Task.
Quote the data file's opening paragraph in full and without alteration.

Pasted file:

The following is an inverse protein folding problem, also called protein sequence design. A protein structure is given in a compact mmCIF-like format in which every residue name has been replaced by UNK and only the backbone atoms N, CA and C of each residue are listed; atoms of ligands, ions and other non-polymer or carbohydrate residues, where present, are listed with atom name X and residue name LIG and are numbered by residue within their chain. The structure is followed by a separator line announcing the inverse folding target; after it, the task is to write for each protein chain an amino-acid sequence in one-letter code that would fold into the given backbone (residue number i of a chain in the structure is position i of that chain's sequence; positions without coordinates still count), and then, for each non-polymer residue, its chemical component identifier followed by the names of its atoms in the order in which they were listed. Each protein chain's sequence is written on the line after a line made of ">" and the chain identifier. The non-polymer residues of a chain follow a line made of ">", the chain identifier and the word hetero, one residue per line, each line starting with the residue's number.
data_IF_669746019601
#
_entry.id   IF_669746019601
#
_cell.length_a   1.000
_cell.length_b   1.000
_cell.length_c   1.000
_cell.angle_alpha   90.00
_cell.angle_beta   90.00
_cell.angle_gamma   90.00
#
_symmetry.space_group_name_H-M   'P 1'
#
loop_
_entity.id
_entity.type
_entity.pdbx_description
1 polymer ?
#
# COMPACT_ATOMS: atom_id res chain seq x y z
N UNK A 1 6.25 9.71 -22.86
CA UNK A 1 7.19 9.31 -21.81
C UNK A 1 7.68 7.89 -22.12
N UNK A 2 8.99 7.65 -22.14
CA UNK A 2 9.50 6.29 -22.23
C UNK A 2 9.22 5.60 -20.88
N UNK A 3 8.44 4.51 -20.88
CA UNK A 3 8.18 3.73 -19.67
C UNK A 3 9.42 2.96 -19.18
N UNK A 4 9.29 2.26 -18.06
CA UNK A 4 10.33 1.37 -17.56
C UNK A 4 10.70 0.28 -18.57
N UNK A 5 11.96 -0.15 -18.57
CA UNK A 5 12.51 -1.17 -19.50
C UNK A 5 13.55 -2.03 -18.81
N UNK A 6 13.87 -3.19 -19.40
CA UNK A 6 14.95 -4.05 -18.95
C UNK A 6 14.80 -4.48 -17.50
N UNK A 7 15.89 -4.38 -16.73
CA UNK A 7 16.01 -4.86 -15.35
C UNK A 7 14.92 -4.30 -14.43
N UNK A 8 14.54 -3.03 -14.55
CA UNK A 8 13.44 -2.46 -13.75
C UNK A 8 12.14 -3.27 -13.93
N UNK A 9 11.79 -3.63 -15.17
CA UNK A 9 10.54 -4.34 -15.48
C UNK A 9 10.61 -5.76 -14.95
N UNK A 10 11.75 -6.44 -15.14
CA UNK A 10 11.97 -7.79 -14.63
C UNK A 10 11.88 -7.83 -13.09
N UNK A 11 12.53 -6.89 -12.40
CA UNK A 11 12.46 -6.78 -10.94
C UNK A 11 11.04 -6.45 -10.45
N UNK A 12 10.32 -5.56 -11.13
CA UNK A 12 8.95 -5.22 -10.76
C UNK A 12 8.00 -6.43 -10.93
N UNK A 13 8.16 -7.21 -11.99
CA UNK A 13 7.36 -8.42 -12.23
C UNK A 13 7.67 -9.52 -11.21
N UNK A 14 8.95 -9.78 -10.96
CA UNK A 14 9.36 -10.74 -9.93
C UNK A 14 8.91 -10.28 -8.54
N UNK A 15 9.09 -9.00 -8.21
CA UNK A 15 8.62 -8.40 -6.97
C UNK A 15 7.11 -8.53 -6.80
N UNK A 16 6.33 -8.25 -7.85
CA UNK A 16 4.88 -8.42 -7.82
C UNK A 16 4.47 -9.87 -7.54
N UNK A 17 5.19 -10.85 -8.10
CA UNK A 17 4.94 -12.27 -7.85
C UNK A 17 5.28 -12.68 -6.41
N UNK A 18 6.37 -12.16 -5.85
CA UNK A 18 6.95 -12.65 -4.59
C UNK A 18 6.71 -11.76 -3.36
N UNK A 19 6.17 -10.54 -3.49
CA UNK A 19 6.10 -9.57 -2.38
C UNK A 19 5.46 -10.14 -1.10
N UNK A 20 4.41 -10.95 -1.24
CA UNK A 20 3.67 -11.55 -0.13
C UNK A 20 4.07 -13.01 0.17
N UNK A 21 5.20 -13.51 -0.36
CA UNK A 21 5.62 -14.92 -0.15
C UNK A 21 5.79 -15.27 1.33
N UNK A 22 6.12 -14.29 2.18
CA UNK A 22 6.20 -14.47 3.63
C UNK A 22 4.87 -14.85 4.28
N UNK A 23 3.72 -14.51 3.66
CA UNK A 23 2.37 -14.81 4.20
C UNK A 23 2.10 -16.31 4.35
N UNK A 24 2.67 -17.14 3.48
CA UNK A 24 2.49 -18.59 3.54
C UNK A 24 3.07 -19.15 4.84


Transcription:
The following is an inverse protein folding problem, also called protein sequence design. A protein structure is given in a compact mmCIF-like format in which every residue name has been replaced by UNK and only the backbone atoms N, CA and C of each residue are listed; atoms of ligands, ions and other non-polymer or carbohydrate residues, where present, are listed with atom name X and residue name LIG and are numbered by residue within their chain. The structure is followed by a separator line announcing the inverse folding target; after it, the task is to write for each protein chain an amino-acid sequence in one-letter code that would fold into the given backbone (residue number i of a chain in the structure is position i of that chain's sequence; positions without coordinates still count), and then, for each non-polymer residue, its chemical component identifier followed by the names of its atoms in the order in which they were listed. Each protein chain's sequence is written on the line after a line made of ">" and the chain identifier. The non-polymer residues of a chain follow a line made of ">", the chain identifier and the word hetero, one residue per line, each line starting with the residue's number.